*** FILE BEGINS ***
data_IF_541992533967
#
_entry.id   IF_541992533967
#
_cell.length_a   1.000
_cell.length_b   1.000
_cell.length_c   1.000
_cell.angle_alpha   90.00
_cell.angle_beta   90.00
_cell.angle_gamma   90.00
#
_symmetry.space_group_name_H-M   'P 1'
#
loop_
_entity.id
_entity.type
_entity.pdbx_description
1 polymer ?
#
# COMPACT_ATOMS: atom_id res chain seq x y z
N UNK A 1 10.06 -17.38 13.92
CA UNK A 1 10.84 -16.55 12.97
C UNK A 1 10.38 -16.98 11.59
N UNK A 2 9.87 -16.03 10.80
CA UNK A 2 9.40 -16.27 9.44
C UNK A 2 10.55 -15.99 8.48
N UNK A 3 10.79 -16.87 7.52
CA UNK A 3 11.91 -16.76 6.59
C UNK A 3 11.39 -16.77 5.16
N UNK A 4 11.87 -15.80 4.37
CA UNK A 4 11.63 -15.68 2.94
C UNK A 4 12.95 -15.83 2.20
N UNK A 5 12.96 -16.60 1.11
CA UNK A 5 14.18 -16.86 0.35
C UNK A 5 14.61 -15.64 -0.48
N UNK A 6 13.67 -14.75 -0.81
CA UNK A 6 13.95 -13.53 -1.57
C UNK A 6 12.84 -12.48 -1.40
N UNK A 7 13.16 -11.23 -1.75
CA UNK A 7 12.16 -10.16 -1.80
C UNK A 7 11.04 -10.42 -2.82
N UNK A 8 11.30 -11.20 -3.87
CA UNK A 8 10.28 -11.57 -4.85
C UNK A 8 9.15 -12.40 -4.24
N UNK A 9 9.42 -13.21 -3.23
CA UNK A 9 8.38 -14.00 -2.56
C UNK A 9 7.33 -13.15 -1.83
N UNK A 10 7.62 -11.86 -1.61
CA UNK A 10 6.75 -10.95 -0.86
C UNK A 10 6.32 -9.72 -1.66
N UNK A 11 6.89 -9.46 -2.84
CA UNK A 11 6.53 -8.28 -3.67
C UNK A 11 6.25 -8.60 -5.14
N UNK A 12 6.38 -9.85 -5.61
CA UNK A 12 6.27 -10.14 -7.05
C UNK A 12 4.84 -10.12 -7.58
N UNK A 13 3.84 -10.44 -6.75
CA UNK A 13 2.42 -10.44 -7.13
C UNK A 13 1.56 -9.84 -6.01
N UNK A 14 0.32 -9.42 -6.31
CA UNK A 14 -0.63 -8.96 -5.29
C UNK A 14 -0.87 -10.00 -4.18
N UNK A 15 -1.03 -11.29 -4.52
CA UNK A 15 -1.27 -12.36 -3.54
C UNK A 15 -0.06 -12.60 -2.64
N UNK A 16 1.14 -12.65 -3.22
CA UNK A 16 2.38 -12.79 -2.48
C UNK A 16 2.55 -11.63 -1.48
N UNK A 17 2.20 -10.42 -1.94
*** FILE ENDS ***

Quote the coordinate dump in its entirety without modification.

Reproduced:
data_IF_541992533967
#
_entry.id   IF_541992533967
#
_cell.length_a   1.000
_cell.length_b   1.000
_cell.length_c   1.000
_cell.angle_alpha   90.00
_cell.angle_beta   90.00
_cell.angle_gamma   90.00
#
_symmetry.space_group_name_H-M   'P 1'
#
loop_
_entity.id
_entity.type
_entity.pdbx_description
1 polymer ?
#
# COMPACT_ATOMS: atom_id res chain seq x y z
N UNK A 1 10.06 -17.38 13.92
CA UNK A 1 10.84 -16.55 12.97
C UNK A 1 10.38 -16.98 11.59
N UNK A 2 9.87 -16.03 10.80
CA UNK A 2 9.40 -16.27 9.44
C UNK A 2 10.55 -15.99 8.48
N UNK A 3 10.79 -16.87 7.52
CA UNK A 3 11.91 -16.76 6.59
C UNK A 3 11.39 -16.77 5.16
N UNK A 4 11.87 -15.80 4.37
CA UNK A 4 11.63 -15.68 2.94
C UNK A 4 12.95 -15.83 2.20
N UNK A 5 12.96 -16.60 1.11
CA UNK A 5 14.18 -16.86 0.35
C UNK A 5 14.61 -15.64 -0.48
N UNK A 6 13.67 -14.75 -0.81
CA UNK A 6 13.95 -13.53 -1.57
C UNK A 6 12.84 -12.48 -1.40
N UNK A 7 13.16 -11.23 -1.75
CA UNK A 7 12.16 -10.16 -1.80
C UNK A 7 11.04 -10.42 -2.82
N UNK A 8 11.30 -11.20 -3.87
CA UNK A 8 10.28 -11.57 -4.85
C UNK A 8 9.15 -12.40 -4.24
N UNK A 9 9.42 -13.21 -3.23
CA UNK A 9 8.38 -14.00 -2.56
C UNK A 9 7.33 -13.15 -1.83
N UNK A 10 7.62 -11.86 -1.61
CA UNK A 10 6.75 -10.95 -0.86
C UNK A 10 6.32 -9.72 -1.66
N UNK A 11 6.89 -9.46 -2.84
CA UNK A 11 6.53 -8.28 -3.67
C UNK A 11 6.25 -8.60 -5.14
N UNK A 12 6.38 -9.85 -5.61
CA UNK A 12 6.27 -10.14 -7.05
C UNK A 12 4.84 -10.12 -7.58
N UNK A 13 3.84 -10.44 -6.75
CA UNK A 13 2.42 -10.44 -7.13
C UNK A 13 1.56 -9.84 -6.01
N UNK A 14 0.32 -9.42 -6.31
CA UNK A 14 -0.63 -8.96 -5.29
C UNK A 14 -0.87 -10.00 -4.18
N UNK A 15 -1.03 -11.29 -4.52
CA UNK A 15 -1.27 -12.36 -3.54
C UNK A 15 -0.06 -12.60 -2.64
N UNK A 16 1.14 -12.65 -3.22
CA UNK A 16 2.38 -12.79 -2.48
C UNK A 16 2.55 -11.63 -1.48
N UNK A 17 2.20 -10.42 -1.94